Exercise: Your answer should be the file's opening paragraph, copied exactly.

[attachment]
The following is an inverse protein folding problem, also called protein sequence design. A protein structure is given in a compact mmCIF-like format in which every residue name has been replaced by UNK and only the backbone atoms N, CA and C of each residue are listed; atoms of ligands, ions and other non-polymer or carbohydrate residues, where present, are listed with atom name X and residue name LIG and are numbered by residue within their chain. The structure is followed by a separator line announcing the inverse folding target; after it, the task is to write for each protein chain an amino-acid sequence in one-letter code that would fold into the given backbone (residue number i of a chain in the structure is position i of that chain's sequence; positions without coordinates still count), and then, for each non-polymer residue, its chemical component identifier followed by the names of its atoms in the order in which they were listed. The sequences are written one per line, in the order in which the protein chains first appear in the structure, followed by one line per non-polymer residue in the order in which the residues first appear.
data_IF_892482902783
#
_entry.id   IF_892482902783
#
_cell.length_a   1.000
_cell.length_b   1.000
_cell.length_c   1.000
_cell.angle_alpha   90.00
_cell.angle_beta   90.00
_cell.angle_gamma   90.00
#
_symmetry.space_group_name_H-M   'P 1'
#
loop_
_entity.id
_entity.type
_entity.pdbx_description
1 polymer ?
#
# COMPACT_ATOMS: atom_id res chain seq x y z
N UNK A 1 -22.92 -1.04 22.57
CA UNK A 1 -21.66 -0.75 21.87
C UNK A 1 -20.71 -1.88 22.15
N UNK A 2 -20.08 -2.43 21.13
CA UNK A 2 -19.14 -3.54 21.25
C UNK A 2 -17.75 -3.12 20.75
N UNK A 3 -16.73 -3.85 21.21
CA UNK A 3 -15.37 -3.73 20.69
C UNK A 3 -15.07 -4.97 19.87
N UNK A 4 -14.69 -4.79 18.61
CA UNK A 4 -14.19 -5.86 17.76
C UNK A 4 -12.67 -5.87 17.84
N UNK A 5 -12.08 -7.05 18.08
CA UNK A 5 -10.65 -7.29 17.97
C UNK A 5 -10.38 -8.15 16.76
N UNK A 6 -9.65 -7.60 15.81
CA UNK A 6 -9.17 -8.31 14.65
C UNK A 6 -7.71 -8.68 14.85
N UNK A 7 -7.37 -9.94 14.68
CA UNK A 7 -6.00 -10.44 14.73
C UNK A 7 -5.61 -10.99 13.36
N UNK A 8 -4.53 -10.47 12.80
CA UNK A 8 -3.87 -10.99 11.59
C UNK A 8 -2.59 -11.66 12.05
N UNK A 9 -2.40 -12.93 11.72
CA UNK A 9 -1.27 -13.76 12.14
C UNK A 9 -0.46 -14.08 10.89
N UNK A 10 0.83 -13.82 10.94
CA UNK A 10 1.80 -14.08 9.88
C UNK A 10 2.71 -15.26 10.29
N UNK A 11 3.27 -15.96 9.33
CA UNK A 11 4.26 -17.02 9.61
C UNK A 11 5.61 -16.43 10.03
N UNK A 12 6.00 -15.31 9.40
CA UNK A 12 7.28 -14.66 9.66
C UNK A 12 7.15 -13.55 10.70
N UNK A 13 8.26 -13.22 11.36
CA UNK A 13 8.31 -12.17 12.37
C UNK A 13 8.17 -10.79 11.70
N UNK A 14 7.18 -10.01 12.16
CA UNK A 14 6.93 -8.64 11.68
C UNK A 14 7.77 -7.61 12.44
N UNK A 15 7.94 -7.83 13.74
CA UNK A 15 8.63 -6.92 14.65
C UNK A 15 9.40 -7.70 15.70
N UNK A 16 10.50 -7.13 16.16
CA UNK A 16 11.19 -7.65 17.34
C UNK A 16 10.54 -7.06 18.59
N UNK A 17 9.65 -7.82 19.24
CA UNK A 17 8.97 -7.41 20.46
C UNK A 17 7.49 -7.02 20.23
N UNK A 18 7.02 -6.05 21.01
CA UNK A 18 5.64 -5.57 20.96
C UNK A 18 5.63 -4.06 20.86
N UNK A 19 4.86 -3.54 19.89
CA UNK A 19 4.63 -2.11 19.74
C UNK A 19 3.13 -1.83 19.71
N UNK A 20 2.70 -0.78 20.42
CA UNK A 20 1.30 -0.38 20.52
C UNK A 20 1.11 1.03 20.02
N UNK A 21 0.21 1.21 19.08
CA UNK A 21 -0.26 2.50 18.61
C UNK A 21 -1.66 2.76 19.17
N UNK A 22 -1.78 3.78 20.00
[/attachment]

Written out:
The following is an inverse protein folding problem, also called protein sequence design. A protein structure is given in a compact mmCIF-like format in which every residue name has been replaced by UNK and only the backbone atoms N, CA and C of each residue are listed; atoms of ligands, ions and other non-polymer or carbohydrate residues, where present, are listed with atom name X and residue name LIG and are numbered by residue within their chain. The structure is followed by a separator line announcing the inverse folding target; after it, the task is to write for each protein chain an amino-acid sequence in one-letter code that would fold into the given backbone (residue number i of a chain in the structure is position i of that chain's sequence; positions without coordinates still count), and then, for each non-polymer residue, its chemical component identifier followed by the names of its atoms in the order in which they were listed. The sequences are written one per line, in the order in which the protein chains first appear in the structure, followed by one line per non-polymer residue in the order in which the residues first appear.